22 March 1933 – 19 May 2018

The unstoppable John came to a mountain that he could not scale, when he lost his battle with a rare and fierce form of leukemia. He died while being comforted in the embrace of his beloved sons, daughter-in-law and wife. John left us poorer for his absence but richer for the experience of his presence in our lives.

Born in Brandon, Manitoba, as the second youngest of a brood of six: George, Mina, Walter, Hazel and Peggy, John was strengthened by facing adversity early in life. Having contracted polio at age five, he eventually regained good health with a rehabilitation that included his ailing father pushing  him as he skated while holding on to the back of chair. A graduate of Mt. Allison University (BA Theology), and Queen’s (MA Theology and Psychology) he was acknowledged later in his career with an Honorary PhD in Theology from Queen’s University.  As a young United Church minister in Oyen, Alberta, he conducted four services every Sunday in small prairie towns.  John loved that life but moved to Toronto in 1964 establishing, in Cabbagetown, the first, non-congregational, community outreach  Ministry in the United Church; The Christian Resource Centre (CRC) .  It was groundbreaking and continues to provide social policy advocacy, dignified self-help housing, and support for members of an often-disenfranchised community. He was an excellent team player and builder who worked with many like-minded people to improve the social conditions in downtown Toronto.  His community development model has been replicated across Canada because it works well and enables program recipients to maintain their wellbeing and dignity.

Along the way, John was Chaplain of Victoria University, University of Toronto, which meant he was able to support and counsel students and faculty. This led to administering many weddings during the summer; thus making his wife a ‘Professional Wedding Guest’. A kind and generous man, he served on several boards of directors including: The national board of the Canadian Housing Renewal Association (CHRA); Habitat for Humanity; As president of Ontario Non-Profit Housing Association (ONPHA); As president of Metro Toronto Housing Corporation (MTHC), while providing development leadership to the United Church and stabilizing funding for Outreach.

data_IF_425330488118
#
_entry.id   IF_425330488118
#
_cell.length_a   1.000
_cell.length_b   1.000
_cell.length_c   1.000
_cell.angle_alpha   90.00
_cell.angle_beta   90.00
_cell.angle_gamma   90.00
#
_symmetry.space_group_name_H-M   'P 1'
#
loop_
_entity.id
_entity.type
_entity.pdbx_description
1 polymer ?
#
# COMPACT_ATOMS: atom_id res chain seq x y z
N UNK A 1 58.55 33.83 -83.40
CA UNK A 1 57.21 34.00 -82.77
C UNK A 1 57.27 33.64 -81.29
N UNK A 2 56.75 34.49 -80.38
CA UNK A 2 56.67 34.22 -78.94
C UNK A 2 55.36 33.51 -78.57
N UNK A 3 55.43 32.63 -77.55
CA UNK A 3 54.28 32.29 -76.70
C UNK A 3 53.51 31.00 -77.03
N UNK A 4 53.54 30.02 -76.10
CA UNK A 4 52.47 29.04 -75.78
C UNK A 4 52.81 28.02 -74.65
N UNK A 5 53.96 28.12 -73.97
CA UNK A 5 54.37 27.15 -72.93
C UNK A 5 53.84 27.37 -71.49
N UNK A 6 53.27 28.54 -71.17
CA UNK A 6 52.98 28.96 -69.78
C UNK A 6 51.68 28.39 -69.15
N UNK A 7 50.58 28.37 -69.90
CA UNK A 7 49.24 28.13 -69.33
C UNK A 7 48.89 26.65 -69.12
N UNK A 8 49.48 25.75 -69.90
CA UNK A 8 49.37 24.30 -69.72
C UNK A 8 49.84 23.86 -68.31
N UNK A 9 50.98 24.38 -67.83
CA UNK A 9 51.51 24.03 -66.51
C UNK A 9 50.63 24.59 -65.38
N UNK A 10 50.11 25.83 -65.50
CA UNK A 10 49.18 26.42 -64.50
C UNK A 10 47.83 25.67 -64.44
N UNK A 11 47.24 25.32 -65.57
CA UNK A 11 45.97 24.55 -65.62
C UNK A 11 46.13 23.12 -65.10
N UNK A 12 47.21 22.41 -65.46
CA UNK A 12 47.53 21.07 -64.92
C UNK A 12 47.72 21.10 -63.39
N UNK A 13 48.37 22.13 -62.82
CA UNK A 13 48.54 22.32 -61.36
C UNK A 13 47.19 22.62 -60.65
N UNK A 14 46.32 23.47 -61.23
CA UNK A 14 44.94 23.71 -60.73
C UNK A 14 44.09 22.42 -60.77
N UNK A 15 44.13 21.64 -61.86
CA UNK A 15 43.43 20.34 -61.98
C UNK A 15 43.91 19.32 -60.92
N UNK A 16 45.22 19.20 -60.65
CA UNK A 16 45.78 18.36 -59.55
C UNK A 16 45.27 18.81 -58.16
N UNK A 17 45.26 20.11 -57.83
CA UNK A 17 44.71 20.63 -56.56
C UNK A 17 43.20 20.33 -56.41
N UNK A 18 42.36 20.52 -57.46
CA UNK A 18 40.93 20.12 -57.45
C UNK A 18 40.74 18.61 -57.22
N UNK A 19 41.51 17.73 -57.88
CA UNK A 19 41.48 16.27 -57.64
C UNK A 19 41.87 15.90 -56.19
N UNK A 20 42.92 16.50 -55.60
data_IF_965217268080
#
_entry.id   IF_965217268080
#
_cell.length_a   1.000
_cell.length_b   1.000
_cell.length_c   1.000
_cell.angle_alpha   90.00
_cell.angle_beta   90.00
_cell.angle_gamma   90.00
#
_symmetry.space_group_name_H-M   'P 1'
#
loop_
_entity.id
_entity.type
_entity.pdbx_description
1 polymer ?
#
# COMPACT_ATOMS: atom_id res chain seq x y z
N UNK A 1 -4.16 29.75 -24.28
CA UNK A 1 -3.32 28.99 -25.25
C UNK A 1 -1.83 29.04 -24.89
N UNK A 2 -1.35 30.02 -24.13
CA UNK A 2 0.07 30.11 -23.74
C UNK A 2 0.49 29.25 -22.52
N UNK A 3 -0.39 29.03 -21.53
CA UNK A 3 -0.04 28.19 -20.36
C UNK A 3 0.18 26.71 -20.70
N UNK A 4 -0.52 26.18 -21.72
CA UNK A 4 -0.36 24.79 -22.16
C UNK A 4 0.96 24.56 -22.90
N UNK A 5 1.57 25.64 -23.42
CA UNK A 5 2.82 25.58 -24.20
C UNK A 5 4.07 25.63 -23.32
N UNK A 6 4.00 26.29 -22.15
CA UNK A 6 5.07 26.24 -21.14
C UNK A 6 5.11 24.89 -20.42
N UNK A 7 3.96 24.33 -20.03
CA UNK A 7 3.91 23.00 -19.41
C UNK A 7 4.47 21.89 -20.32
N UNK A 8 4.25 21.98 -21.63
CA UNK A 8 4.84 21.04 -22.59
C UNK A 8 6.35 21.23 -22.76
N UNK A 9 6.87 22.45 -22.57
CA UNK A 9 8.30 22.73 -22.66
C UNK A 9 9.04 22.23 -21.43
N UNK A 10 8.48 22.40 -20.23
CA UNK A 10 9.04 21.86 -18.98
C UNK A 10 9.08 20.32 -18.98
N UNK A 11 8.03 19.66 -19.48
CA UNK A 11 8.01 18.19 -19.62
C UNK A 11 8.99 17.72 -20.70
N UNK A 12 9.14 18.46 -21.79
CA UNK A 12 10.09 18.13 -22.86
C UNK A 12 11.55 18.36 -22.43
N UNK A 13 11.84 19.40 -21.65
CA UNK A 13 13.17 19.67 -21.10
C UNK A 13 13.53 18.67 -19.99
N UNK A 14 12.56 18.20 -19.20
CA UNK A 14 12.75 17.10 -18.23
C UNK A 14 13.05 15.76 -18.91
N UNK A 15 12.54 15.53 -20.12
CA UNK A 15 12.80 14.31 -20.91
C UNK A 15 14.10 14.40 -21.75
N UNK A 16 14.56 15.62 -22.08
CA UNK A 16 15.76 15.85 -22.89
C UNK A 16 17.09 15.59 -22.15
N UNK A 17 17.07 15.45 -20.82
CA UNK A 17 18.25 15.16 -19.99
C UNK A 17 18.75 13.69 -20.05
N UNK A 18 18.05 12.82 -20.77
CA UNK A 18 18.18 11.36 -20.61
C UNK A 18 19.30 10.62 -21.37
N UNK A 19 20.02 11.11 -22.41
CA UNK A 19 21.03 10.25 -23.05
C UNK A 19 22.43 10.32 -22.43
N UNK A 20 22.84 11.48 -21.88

He was 85 years of age when he died. John commuted by train to his office in downtown Toronto until recently. Because he loved his work, he never considered retirement. John’s successful work life was balanced by a wide range of interests. He was proficient in several sporting activities, while also enjoying travel, culinary and cultural experiences, and carefully observing politics at every level. He cherished family life and enjoyed sharing experiences with friends in the city and the country. John had a remarkable ability to communicate comfortably with people of all ages and circumstances.

His only profound regret was leaving his beloveds: wife Gayle, children Michael (Radana), Megan Louise, Alex (Laura) and stepson Jay; grandchildren Patrick (Gosia), Laura, Bradley Harman, Emily and Joshua Metson, William and Julianna Metson, and Joshua Perks, his sisters and brother-in-law and his nieces and nephews.  He loved us all so deeply, as we did him.

A remarkable man, he left his grace upon all who were fortunate enough to know him. John’s family members extend their appreciation and gratitude to the many health professionals and caregivers who cared for and sustained him through health challenges in the weeks preceding his death.

Celebration of Life service is on Thursday, May 31 at 11:00 am at Trinity United Church, 284 Division St. Cobourg, reception to follow in the church hall. There will be a public Memorial in Toronto in September, with the date and location to be determined.

In lieu of flowers, please consider a donation to: Toronto CRC, 40 Oak Street, Toronto M5A 2C6 and/or Northumberland Hills Hospital Foundation, 1000 DePalma Drive, Cobourg K9A 5W6. Condolences received at www.MacCoubrey.com.

“To live in hearts of those we love is never to die” (Hazel Gaynor)

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Filed Under: Cobourg, Ontario, Toronto

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